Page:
“One million dollars. Can ya beat that?”
When first seeing the preview for Nebraska I was intrigued not only by its monochromatic appeal in 2013 (the only other black and white movie I can think of that came out this year is Escape from Tomorrow), but also the fact it was directed by Alexander Payne, known for Paris, je t’aime and The Descendants—both really great movies.
By the time I was done watching, I too felt like I had just gotten home from a road trip with the crazy dad that is Woody Grant (Bruce Dern): a forgetful old man with Alzheimer’s who is down to the last of his days (he’s often found having escaped home wandering along the highway). But some hope is found in his seemingly empty life in Billings, Montana one day when he receives a letter claiming his “right” to $1 million (mind you, with the right winning numbers).
We start in the Middle of Nowhere (Billings) where David (Will Forte) is stuck with a classic case of taking care of dad duty. Like, really crazy Alzheimer’s dad duty, to the point where Woody’s crossing the highway in the middle of the day convinced he is on his way to Nebraska to get that million. David agrees to drive him to the place where the letter must be presented knowing fully all of it is a scam, however he sees it as the last chance to possibly bond with his dad on a short trip.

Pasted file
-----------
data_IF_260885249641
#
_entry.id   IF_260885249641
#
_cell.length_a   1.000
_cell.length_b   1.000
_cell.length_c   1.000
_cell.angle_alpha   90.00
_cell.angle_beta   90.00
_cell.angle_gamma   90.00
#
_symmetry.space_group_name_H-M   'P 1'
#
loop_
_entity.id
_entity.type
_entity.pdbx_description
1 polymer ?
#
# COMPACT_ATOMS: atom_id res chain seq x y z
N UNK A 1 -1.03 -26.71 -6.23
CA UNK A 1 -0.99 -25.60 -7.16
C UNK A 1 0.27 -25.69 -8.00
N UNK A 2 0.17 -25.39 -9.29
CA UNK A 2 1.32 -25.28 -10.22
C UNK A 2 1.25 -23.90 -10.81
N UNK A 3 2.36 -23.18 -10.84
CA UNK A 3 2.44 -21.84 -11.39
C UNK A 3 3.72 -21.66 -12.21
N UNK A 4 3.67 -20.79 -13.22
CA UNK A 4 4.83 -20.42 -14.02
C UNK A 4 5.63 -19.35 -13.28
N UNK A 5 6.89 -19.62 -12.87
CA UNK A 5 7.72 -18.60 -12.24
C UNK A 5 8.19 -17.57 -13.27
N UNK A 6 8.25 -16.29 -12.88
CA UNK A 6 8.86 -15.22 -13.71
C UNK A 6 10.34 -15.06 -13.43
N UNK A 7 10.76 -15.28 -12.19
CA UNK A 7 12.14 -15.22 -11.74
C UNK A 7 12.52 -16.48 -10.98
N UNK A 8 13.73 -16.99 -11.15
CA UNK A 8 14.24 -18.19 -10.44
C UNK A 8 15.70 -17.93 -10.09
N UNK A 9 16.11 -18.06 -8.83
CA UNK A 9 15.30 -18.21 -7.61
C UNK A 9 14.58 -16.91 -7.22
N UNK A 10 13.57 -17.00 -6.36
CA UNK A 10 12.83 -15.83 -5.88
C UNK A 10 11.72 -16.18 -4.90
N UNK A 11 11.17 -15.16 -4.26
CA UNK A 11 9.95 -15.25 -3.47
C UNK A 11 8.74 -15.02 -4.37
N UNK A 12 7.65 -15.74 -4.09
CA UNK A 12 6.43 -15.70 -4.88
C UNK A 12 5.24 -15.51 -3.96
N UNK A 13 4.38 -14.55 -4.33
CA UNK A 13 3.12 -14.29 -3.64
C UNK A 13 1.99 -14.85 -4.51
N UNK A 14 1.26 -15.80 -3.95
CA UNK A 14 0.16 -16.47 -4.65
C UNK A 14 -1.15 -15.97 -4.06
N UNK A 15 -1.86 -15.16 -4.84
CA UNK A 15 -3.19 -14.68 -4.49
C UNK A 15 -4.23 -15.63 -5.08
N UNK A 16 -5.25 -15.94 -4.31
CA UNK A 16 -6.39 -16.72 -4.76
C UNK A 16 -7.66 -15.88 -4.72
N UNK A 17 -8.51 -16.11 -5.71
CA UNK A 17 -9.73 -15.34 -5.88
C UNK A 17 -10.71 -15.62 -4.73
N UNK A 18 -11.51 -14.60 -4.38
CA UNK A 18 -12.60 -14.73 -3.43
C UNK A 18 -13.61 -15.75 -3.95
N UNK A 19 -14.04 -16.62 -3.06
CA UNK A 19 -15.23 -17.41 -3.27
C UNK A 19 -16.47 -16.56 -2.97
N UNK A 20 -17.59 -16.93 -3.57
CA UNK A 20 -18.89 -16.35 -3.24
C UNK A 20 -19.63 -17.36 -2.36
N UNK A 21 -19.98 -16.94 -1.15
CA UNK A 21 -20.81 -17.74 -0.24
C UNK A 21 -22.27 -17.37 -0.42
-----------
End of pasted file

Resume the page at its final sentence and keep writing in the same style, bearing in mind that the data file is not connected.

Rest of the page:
It is in the way Payne captures the small stuff throughout (you’ll wish you could frame every landscape shot because they are all just so darn gorgeous), and of course the ever so obvious whiteness of middle America being projected that will really grab you and surprisingly maybe make you want to stay in Nebraska forever.
Funny characters pop up in the family and during encounters with old acquaintances after a pit stop in their small hometown where it all began, the people doing anything they can to rekindle their ties with Woody after hearing about his earnings. And in case you felt like you weren’t getting enough of June Squibb in HBO’s Getting On, then you’ll really appreciate her role’s likeness to the old crazy lady type that added the perfect element of funny.